AND WHAT ABOUT THAT INSPIRATION?
As part of the Yousuf Karsh exhibit, the works of 20th century Dayton photographer, Jane Reece, were also on display. Unlike Karsh's sharp contrast black and white photography that so perfectly captures the personality of the individual, Reece's work has an ethereal quality with soft images and occasional color overlays with colored pencil and crayon. I've only dabbled a bit with black and white photography, and have much to learn, but I am going to get a few of my photos printed and give adding a bit of color a try in the coming weeks.
COMING NEXT...THE RESULTS!
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Yes, acrylic inks are a great medium for making monoprints!
I learned this technique from Skillshare teacher, Linda Ormiston. Her class is called "Make a Monoprint Using Acetate, Pen, and Ink". Click here to access her class... it's simple to learn, yet gives such impressive results!
I'm so glad I found Lisa's class! It's a perfect blend of two of my favorite mediums, print-making and watercolors. I'll definitely be exploring this technique further in the coming weeks!
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Is it really May... already? According to the bright yellow crop of dandelions making their appearance in my yard, I guess it is! Somehow in the rush of daily living, I lost track of February, March, and April. It's been a busy few months filled with family activities, a little quiet time for reading and reflection, and plenty of creative busy-ness.
Back in January, I started my journey through 2018 with two goals: spiritual reading and daily creativity. I have to admit that the reading goal took a hit during March, but I've managed the creative journey a little bit better, thanks to a good friend's suggestion that I join her in taking a watercolor painting class through our local community college. Talk about a humbling experience! My watercolor skills have a way to go, but the class was fun, I learned a lot, and I've already signed up for the fall semester.
In late January, I learned about a website called Skillshare from some Facebook group friends who were teaching classes on the site. I checked it out, took their classes, and decided to take the February "Teach on Skillshare" challenge just to see if I could do it. Found out that I could ... and I did!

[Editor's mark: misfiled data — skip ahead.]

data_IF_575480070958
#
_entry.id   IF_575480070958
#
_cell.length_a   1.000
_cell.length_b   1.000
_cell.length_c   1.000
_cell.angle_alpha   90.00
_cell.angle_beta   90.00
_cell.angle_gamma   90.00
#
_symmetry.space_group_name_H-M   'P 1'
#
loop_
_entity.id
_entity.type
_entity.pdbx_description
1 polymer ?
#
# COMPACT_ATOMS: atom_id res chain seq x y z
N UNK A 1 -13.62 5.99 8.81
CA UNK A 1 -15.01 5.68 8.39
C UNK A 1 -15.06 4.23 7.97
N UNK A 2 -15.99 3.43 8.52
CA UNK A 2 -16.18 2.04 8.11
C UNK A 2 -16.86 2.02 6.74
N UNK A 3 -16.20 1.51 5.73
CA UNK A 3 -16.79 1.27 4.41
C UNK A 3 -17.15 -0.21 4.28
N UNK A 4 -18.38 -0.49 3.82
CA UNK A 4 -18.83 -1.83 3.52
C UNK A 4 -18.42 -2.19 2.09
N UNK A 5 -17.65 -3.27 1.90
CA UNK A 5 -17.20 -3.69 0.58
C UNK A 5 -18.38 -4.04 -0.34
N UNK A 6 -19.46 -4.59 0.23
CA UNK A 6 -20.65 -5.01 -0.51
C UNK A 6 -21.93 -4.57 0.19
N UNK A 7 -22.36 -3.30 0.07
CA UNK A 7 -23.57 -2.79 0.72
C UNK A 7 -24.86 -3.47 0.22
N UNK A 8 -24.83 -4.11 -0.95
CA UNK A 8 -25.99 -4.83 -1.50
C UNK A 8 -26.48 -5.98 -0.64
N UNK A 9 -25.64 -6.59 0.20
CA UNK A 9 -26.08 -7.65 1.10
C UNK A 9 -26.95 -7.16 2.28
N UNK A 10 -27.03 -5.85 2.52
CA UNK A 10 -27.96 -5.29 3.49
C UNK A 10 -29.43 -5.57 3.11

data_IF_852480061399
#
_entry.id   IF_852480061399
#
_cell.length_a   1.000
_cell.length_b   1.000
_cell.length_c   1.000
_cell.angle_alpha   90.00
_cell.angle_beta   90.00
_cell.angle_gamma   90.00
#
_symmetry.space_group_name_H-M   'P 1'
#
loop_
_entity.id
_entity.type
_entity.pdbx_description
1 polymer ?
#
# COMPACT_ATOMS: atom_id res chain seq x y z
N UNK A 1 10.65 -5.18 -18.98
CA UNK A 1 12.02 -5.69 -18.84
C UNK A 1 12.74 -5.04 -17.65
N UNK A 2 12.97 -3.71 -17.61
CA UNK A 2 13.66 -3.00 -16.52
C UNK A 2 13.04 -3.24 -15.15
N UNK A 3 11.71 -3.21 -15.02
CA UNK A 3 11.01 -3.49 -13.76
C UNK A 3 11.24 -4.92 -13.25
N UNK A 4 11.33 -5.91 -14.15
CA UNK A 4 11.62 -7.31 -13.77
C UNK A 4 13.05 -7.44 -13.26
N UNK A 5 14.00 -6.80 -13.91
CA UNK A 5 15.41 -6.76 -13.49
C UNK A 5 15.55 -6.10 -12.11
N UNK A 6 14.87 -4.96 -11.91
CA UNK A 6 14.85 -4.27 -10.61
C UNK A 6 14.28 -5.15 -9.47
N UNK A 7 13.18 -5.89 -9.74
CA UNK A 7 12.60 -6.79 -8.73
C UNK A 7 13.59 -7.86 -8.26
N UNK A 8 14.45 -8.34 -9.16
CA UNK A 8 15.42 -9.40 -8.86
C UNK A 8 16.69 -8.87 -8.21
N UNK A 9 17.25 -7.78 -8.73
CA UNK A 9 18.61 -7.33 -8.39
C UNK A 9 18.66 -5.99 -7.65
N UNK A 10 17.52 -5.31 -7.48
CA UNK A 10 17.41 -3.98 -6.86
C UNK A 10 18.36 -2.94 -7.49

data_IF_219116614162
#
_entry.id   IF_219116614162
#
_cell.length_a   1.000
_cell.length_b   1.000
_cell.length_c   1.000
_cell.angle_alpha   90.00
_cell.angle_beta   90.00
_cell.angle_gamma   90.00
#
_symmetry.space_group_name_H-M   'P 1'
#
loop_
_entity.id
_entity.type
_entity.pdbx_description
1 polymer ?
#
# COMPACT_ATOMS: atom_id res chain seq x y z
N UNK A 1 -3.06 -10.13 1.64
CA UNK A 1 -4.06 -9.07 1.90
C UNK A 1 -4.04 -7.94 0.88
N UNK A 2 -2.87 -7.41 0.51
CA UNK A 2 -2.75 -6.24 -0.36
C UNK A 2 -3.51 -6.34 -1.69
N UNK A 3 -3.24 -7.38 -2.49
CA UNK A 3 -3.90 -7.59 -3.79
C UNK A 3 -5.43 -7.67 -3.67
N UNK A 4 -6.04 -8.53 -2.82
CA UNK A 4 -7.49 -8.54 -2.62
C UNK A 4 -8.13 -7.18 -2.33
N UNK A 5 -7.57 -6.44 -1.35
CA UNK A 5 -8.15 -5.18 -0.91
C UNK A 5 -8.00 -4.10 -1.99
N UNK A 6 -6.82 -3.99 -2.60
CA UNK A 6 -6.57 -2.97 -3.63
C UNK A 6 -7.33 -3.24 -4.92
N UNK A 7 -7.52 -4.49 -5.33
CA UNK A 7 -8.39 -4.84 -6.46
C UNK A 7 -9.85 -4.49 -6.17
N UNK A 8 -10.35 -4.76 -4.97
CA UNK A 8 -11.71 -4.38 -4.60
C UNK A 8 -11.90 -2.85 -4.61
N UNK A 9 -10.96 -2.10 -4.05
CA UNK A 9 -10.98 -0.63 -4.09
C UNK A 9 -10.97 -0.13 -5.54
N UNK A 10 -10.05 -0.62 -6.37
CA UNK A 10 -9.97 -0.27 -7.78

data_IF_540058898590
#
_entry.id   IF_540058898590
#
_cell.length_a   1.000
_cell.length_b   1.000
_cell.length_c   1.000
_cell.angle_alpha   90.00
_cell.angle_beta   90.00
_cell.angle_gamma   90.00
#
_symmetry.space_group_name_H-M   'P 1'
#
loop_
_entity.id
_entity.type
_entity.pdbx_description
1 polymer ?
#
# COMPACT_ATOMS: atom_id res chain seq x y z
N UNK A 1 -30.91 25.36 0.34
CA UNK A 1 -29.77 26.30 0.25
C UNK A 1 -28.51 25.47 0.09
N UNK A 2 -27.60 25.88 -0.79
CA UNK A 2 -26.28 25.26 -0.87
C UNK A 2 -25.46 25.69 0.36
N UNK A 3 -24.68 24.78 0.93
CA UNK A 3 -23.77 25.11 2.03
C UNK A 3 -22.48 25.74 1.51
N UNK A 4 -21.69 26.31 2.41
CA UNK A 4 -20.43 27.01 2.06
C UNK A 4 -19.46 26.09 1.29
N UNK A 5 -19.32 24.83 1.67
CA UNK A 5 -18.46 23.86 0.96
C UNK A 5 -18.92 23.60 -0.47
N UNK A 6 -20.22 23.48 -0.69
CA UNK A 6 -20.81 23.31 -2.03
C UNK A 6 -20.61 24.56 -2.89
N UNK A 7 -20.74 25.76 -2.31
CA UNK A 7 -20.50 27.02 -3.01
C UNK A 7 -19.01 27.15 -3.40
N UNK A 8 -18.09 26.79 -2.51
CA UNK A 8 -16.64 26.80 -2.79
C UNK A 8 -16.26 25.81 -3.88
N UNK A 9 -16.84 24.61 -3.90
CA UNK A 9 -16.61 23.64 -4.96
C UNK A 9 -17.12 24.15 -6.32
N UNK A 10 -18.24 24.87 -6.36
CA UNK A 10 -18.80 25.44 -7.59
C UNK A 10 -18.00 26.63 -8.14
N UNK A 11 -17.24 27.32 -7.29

I recently published the first two classes in a series I am calling "Printmaking Basics". As a classroom art teacher, I know how much my students loved printmaking, so I'm creating the series to encourage parents to bring this creative activity into their family time at home. The classes are perfect for beginners of any age, five to ninety-five. Supplies are minimal, the mess is worth it, and the results are amazing!
Click here to view this class and create your own colorful floral prints!
This happy green fish is from Printmaking Basics: Print with Markers. Using water based markers eliminates the potentially messy inks and makes printmaking an easy and fun activity for children as young as five years in age. Click the link and check it out!
Now that springtime and warm weather have finally arrived here in Ohio, I'll be spending more time in my favorite outdoor creative spaces, my flower gardens, the local parks, and the outdoor "studio" on my back deck. I'm working on two more classes in the Printmaking Basics series, so take a moment to sign up for my email updates and be one of the first to check them out!
Do you agree? Some days I think I do, others not at all. Maybe it depends on the why I'm creating whatever is on my easel or table top. And very likely, it also depends on what I'm planning to do with that creation.
Call it insecurity...call it fear of rejection...it's all part of that feeling of not being good enough, whatever that means. That's why I've chosen CREATIVITY , along with FAITH, as the two paths I'm determined to follow on my 365 day JOURNEY around the sun this year.
I'm setting aside every Wednesday for CREATIVITY... trying new techniques, exploring new materials, and just taking the time for PLAY!
In the coming weeks, I'll share a few of my playful journeys in creativity, both the successes and the less successful endeavors.